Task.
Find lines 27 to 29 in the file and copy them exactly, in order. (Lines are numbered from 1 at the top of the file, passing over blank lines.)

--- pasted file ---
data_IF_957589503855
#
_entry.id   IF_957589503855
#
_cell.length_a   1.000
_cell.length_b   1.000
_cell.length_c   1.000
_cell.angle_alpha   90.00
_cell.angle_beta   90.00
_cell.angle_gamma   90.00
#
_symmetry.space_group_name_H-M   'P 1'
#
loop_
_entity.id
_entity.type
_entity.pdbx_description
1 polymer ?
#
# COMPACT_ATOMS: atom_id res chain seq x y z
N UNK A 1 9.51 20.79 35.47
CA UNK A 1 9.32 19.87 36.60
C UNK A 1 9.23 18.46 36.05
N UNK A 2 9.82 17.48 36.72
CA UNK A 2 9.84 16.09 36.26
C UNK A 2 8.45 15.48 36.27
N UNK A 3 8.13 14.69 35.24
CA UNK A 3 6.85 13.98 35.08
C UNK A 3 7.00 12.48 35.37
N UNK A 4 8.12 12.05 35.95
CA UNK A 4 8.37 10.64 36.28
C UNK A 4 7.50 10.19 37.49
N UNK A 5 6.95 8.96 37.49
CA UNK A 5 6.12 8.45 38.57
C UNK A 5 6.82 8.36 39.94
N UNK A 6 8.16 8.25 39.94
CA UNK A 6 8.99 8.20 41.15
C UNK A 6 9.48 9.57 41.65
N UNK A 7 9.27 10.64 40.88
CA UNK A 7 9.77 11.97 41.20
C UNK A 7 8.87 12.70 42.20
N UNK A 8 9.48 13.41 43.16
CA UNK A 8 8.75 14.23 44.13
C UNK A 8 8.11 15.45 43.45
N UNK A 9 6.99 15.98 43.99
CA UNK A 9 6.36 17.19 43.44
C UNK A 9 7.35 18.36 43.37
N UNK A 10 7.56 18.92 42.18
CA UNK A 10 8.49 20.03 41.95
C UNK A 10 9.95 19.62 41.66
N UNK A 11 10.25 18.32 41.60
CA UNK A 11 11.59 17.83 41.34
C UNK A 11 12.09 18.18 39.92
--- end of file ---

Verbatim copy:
N UNK A 3 8.13 14.69 35.24
CA UNK A 3 6.85 13.98 35.08
C UNK A 3 7.00 12.48 35.37